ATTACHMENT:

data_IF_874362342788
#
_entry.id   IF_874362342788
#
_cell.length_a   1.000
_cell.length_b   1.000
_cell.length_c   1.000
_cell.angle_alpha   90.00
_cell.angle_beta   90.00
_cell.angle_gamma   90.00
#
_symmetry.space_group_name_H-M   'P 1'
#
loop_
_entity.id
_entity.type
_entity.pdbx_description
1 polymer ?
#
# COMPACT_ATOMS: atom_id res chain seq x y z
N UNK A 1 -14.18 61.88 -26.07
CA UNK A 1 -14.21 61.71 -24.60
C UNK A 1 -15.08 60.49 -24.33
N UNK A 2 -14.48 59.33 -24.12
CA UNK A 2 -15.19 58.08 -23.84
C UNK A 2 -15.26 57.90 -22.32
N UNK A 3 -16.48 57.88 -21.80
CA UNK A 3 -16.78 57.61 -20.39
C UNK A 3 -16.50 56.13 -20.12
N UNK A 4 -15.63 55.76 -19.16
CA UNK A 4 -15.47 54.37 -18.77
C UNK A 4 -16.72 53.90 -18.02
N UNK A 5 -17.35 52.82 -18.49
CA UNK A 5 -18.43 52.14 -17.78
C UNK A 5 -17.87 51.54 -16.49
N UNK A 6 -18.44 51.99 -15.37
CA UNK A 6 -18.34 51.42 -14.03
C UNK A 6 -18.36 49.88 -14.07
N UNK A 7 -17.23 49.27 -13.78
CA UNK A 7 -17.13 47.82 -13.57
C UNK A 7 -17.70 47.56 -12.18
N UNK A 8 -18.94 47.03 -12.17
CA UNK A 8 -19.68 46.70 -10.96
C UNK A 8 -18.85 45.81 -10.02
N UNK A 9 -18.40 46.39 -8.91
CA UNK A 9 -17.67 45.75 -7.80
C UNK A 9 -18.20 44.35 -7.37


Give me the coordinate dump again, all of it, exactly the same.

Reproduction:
data_IF_874362342788
#
_entry.id   IF_874362342788
#
_cell.length_a   1.000
_cell.length_b   1.000
_cell.length_c   1.000
_cell.angle_alpha   90.00
_cell.angle_beta   90.00
_cell.angle_gamma   90.00
#
_symmetry.space_group_name_H-M   'P 1'
#
loop_
_entity.id
_entity.type
_entity.pdbx_description
1 polymer ?
#
# COMPACT_ATOMS: atom_id res chain seq x y z
N UNK A 1 -14.18 61.88 -26.07
CA UNK A 1 -14.21 61.71 -24.60
C UNK A 1 -15.08 60.49 -24.33
N UNK A 2 -14.48 59.33 -24.12
CA UNK A 2 -15.19 58.08 -23.84
C UNK A 2 -15.26 57.90 -22.32
N UNK A 3 -16.48 57.88 -21.80
CA UNK A 3 -16.78 57.61 -20.39
C UNK A 3 -16.50 56.13 -20.12
N UNK A 4 -15.63 55.76 -19.16
CA UNK A 4 -15.47 54.37 -18.77
C UNK A 4 -16.72 53.90 -18.02
N UNK A 5 -17.35 52.82 -18.49
CA UNK A 5 -18.43 52.14 -17.78
C UNK A 5 -17.87 51.54 -16.49
N UNK A 6 -18.44 51.99 -15.37
CA UNK A 6 -18.34 51.42 -14.03
C UNK A 6 -18.36 49.88 -14.07
N UNK A 7 -17.23 49.27 -13.78
CA UNK A 7 -17.13 47.82 -13.57
C UNK A 7 -17.70 47.56 -12.18
N UNK A 8 -18.94 47.03 -12.17
CA UNK A 8 -19.68 46.70 -10.96
C UNK A 8 -18.85 45.81 -10.02
N UNK A 9 -18.40 46.39 -8.91
CA UNK A 9 -17.67 45.75 -7.80
C UNK A 9 -18.20 44.35 -7.37